VICTORIA, BC—The September budget update stimulates the old, fossil fuel economy while failing to invest in the new, green economy of the future, says Guy Dauncey, President of the BC Sustainable Energy Association.

“People are looking for leadership to move off the old, fossil fuel based economy,” said Dauncey. “Economic stimulus spending is a golden opportunity to invest in the new, green economy. Unfortunately, this budget falls back on highways and oil and gas development.”

Failure To Invest In New Economy Worsens Ecological Deficit

September 1, 2009

Green stimulus would create jobs and protect BC’s valuable environment, say conservation groups

BC environmental groups warn that the 2009 budget update released today will result in not just a financial deficit but also an increasing ecological deficit that will weigh heavily on future generations. In the face of challenging economic circumstances, the groups call on government to focus economic stimulus on building a new, environmentally sustainable economy instead of propping up the old economy that continues to fail us and jeopardizes BC’s environmental future.

HST should have been an ecologically harmonized sales tax

The harmonized sales tax—it sounds like something Confucius might have supported during China’s Zhou Dynasty. Here in BC, however, the government’s surprise announcement that we will be adopting the HST next July 1 has brought nothing but disharmony.

By August 17, 93,000 people had joined Bill Tieleman’s NO BC HST Facebook group, and on August 6, a Global TV-Ipsos Reid poll found that 85 percent of British Columbians surveyed opposed the new tax. Not much harmony here.

And why should there be? Nobody likes what seems to be a tax grab, even if businesses do reduce their prices because they will now be able to get their PST payments repaid as well as their GST, and no longer be subject to a cascading PST on every stage of manufacture or installation. When Saskatchewan’s Conservative government adopted the HST in 1991, the move was so unpopular that it is thought to have caused the fall of the government in the election that same year.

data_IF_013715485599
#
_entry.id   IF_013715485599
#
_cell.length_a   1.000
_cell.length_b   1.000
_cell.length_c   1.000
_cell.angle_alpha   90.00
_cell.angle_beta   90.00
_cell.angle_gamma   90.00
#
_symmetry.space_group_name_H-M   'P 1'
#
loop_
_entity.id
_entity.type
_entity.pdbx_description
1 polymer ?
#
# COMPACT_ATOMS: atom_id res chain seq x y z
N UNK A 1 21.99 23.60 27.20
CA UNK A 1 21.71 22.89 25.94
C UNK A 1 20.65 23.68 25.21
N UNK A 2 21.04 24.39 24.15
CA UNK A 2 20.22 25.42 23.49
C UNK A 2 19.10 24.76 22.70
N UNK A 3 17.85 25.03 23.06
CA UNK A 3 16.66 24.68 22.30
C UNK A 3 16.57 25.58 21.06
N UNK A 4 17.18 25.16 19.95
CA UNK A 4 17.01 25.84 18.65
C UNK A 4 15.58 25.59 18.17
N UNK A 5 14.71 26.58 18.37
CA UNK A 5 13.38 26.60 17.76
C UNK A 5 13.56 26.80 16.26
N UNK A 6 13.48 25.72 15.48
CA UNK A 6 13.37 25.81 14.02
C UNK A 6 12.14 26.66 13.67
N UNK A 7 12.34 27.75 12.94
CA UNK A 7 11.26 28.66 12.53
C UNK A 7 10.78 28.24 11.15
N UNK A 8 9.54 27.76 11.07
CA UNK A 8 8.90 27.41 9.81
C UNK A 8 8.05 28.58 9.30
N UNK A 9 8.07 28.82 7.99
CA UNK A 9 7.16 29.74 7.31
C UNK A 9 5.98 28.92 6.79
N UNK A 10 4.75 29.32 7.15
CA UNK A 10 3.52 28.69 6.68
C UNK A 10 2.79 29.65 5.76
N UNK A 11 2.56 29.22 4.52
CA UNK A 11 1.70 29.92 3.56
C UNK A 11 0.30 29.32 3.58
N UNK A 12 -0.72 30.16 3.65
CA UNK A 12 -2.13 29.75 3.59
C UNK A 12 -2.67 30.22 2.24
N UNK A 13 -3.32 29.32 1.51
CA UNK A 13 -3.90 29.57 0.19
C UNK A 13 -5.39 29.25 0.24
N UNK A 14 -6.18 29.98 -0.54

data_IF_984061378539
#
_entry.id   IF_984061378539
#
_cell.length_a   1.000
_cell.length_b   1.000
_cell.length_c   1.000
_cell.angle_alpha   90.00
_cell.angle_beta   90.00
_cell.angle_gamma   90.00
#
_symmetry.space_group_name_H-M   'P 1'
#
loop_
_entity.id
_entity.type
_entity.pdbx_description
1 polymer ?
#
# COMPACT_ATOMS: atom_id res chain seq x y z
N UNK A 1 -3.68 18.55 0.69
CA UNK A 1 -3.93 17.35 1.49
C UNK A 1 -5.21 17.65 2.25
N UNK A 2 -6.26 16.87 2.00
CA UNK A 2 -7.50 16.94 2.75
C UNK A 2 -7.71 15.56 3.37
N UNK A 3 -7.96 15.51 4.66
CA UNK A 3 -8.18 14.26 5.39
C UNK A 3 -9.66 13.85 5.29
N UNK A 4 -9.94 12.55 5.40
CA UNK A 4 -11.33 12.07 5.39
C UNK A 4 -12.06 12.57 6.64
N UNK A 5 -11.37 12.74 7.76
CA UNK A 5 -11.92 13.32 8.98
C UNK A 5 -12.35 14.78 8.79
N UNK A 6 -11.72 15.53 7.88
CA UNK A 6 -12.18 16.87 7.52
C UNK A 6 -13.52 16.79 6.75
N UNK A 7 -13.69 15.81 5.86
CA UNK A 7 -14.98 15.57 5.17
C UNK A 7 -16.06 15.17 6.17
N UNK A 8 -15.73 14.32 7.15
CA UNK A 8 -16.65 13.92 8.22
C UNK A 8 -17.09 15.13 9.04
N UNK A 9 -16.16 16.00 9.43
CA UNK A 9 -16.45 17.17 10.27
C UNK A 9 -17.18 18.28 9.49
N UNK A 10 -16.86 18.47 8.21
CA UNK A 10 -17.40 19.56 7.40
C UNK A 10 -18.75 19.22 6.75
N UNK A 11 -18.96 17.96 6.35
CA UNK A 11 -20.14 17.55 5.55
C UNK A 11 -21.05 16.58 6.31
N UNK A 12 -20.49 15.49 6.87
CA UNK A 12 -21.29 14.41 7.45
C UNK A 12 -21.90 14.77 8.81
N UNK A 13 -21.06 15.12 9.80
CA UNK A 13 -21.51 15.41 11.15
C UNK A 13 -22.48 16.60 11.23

BCSEA Welcomes BC’s first wind energy

August 6, 2009

Victoria, BC - The BC Sustainable Energy Association is very happy to congratulate AltaGas, Aeolis Wind Power Corporation and the Peace Energy Cooperative on the first delivery of wind energy into British Columbia’s grid.

“It has been a long time coming, but it’s finally here. We hope this marks the beginning of a period of major growth for the wind energy sector,” said Guy Dauncey, President of the BCSEA.

MLAs urged to respond to “Code Green” opportunity in a "Hot, Flat and Crowded" world

The BC Sustainable Energy Association (BCSEA) today delivered 85 copies of Thomas Friedman’s new book “Hot, Flat, and Crowded” to the offices of new and returning members of the Legislative Assembly, who will take their seats next week for the opening of the 39th Parliament of the BC Legislature.

Copies of the books were presented personally to Minister of State for Climate Action John Yap and Opposition Environment Critic Rob Fleming.